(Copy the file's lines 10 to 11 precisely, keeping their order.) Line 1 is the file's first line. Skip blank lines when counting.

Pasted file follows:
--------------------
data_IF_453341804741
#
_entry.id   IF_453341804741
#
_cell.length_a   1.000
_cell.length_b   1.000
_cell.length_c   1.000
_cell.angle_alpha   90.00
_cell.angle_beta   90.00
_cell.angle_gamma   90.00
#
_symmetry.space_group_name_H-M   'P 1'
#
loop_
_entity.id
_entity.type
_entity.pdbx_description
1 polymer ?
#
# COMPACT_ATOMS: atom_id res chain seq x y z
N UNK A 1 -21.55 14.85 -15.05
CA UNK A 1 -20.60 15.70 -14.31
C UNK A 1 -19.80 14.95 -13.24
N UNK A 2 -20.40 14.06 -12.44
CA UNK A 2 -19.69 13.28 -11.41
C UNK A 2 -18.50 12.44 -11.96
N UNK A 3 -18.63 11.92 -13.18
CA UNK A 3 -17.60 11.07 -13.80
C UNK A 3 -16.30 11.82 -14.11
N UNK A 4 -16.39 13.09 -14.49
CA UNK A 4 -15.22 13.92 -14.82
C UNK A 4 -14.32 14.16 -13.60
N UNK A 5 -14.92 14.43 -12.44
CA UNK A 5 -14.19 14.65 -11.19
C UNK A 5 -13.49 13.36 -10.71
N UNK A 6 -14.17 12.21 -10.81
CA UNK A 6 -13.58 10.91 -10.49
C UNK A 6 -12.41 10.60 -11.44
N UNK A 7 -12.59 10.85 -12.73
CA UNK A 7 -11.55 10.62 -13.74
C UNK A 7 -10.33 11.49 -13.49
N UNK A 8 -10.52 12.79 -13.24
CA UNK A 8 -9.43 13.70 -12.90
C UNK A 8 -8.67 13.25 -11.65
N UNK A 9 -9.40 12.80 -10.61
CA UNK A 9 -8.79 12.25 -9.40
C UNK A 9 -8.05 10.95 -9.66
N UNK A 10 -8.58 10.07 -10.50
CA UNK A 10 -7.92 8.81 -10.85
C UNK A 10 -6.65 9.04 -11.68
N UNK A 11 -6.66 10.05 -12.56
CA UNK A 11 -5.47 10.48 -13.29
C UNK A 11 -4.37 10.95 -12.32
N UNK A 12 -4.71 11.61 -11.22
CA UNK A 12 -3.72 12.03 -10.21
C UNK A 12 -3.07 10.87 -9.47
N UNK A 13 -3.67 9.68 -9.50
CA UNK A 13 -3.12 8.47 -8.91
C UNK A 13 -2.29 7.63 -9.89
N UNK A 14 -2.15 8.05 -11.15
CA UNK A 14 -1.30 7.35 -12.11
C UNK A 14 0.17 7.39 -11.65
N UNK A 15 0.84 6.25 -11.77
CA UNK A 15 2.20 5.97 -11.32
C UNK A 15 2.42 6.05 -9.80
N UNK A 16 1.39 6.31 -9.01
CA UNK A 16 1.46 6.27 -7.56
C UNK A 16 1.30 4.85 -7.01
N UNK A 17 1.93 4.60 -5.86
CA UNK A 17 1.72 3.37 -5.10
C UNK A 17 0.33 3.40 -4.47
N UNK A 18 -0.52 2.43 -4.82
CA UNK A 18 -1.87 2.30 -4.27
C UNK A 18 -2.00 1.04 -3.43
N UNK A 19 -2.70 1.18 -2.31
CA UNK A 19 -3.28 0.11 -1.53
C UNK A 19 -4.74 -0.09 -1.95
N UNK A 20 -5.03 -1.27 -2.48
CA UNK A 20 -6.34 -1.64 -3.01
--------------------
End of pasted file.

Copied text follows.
_cell.angle_gamma   90.00
#